Jamie Forbes-Wilson, manager of the £82.7m Axa Framlington Blue Chip Equity Income fund, has been rotating away from consumer staples on the view that the sector has “got ahead of itself”.
The manager has been taking profits in consumer staple companies such as Diageo following a year in which the sector has had a spectacular run. The cash, he says, is being deployed in unloved areas such as financials.
“In terms of anticipation of greater income requirement, banks have definitely come back on the radar. HSBC has been talking very positively about the continuation of its dividend growth and hopefully an acceleration of that. Perhaps more topical is the prospect of Lloyds coming back to the dividend register,” he says.
The fund, which has a target yield of 115 per cent of the FTSE All-Share index, has to invest a minimum of 70 per cent in FTSE 100 companies, known as ‘core holdings’, with the remaining exposure allocated to FTSE 250 mid-cap stocks (‘satellite holdings’).
Mr Forbes-Wilson claims to have a “positive tilt” on the market, and, as part of the initial stages of the investment process, he will look at the universe of available stocks based on yield characteristics. He then looks at the macroeconomic conditions that will affect that yield in the future.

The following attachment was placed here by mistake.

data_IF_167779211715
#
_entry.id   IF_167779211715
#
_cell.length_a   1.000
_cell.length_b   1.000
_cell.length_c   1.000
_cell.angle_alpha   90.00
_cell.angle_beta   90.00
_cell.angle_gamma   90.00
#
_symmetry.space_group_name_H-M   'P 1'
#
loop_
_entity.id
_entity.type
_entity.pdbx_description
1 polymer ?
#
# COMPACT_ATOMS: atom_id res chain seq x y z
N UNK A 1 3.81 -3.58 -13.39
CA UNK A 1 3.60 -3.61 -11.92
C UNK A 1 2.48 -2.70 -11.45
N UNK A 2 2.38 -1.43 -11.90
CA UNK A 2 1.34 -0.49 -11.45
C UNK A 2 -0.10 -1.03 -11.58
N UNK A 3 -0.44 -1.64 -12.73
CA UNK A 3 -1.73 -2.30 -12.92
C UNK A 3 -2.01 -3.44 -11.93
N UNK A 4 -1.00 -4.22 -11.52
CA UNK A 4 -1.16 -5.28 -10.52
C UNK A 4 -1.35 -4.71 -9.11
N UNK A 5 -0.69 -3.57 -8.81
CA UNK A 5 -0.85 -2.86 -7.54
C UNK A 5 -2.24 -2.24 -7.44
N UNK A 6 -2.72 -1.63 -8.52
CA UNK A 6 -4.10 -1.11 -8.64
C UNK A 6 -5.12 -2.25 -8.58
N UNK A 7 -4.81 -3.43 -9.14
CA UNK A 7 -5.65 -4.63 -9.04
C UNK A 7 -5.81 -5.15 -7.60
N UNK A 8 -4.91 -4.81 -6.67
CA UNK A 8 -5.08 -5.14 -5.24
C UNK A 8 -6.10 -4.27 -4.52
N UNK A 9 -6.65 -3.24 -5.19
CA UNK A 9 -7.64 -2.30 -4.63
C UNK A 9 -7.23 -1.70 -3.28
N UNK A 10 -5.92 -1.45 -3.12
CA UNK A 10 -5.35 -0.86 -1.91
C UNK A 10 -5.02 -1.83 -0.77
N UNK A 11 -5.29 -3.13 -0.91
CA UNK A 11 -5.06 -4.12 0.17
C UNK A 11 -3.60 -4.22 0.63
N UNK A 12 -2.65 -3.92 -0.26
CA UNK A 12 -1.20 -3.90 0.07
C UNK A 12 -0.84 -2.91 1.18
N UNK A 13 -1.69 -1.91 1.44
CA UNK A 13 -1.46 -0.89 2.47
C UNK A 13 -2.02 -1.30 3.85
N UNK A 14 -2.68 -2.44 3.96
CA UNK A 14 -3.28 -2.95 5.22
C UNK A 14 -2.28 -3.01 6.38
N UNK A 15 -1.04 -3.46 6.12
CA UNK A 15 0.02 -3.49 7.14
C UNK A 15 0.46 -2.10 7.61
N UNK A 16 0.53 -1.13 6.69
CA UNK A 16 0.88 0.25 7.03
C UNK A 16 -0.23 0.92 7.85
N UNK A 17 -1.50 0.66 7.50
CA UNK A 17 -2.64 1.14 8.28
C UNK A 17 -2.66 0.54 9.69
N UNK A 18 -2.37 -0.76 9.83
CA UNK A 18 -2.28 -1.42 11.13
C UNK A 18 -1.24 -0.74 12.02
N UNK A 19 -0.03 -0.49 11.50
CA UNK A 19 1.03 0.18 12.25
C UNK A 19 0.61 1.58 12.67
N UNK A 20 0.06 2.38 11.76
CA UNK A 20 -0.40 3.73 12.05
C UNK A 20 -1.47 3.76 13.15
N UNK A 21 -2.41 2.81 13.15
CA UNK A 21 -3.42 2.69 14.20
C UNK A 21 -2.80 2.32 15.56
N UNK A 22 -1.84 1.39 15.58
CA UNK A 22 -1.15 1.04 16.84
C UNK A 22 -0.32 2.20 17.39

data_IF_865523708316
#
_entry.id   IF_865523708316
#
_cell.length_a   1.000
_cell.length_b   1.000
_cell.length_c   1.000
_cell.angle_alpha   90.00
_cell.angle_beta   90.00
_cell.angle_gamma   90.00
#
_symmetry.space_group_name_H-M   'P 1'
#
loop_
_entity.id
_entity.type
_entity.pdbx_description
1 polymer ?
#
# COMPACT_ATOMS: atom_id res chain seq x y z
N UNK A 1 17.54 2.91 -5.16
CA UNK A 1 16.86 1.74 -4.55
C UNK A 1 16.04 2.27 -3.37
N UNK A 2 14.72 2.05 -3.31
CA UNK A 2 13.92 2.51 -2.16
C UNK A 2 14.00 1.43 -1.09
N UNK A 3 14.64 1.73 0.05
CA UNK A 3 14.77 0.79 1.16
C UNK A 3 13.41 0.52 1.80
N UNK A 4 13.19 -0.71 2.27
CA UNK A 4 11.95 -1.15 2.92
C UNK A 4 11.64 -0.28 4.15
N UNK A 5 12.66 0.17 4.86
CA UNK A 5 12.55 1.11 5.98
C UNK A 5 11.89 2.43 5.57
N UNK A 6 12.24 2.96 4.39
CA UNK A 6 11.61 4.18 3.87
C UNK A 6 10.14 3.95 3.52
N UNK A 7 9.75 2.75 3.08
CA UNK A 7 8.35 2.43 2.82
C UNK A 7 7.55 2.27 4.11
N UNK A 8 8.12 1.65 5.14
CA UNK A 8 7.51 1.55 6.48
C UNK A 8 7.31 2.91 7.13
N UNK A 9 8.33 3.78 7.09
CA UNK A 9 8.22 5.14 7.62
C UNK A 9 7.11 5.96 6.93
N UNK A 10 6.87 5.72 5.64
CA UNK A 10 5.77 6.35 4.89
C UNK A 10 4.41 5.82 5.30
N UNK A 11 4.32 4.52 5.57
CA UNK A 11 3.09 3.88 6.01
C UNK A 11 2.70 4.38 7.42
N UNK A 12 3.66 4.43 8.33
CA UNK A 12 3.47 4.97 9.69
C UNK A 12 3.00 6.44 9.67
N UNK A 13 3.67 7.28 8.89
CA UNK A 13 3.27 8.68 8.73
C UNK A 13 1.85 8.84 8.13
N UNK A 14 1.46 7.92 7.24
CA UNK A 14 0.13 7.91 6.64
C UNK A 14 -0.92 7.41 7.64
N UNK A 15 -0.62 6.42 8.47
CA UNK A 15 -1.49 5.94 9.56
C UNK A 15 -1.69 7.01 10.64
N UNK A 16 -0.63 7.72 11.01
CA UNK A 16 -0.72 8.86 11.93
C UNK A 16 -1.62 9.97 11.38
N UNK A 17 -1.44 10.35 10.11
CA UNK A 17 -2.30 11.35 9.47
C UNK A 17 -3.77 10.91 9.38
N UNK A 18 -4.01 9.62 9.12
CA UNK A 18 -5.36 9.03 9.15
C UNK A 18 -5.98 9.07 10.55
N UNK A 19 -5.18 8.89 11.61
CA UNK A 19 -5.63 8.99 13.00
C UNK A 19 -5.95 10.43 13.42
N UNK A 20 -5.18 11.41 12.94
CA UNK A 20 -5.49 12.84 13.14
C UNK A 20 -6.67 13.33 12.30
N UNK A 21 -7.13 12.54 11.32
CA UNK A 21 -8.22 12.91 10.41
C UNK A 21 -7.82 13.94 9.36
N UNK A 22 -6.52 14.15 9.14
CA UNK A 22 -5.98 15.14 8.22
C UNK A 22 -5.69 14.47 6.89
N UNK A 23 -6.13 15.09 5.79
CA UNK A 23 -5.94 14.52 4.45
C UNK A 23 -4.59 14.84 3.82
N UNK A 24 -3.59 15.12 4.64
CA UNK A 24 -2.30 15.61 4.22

He explains: “A case in point would be exposure to one of the housebuilders like Galliford Try, which has stipulated that it will be increasing the cashflow to shareholders in the next couple of years.
“Similarly, [materials firm] DS Smith is a company I have held for three years. It has had a new chief executive, Miles Roberts, who came in from McBride and installed the virtues of dividends being the primary return to shareholders. He has been systematically increasing the payout ratio and making growth a key characteristic.”
In addition, the manager cites Legal & General as another prime example where “cashflow has been a very strong story in the past couple of years” and he suggests scope for increases in the next couple of years.
The fund is typically made up of between 45 to 60 stocks and the manager asserts that he is not “ultra defensive” in style.
“The way in which I run it is not an ultra-defensive 25 per cent in tobacco and another 25 per cent in pharmaceutical,” he says. “This year in ‘dividend land’ there has been some quite significant changes going on and big themes – both positive and negative. The big negative has been large-cap oils, which have been value traps; much of the anticipated cash returns have been more limited than people were hoping for and it is difficult to see what will be the major catalyst for change in the near term.”
He adds, however, that one area that has been particularly good is the media sector.
“ITV is a case in point. The management has been following a five-year recovery plan and it has grown its dividend quite substantially and even announced a special dividend this year, which was a nice winner,” Mr Forbes-Wilson explains.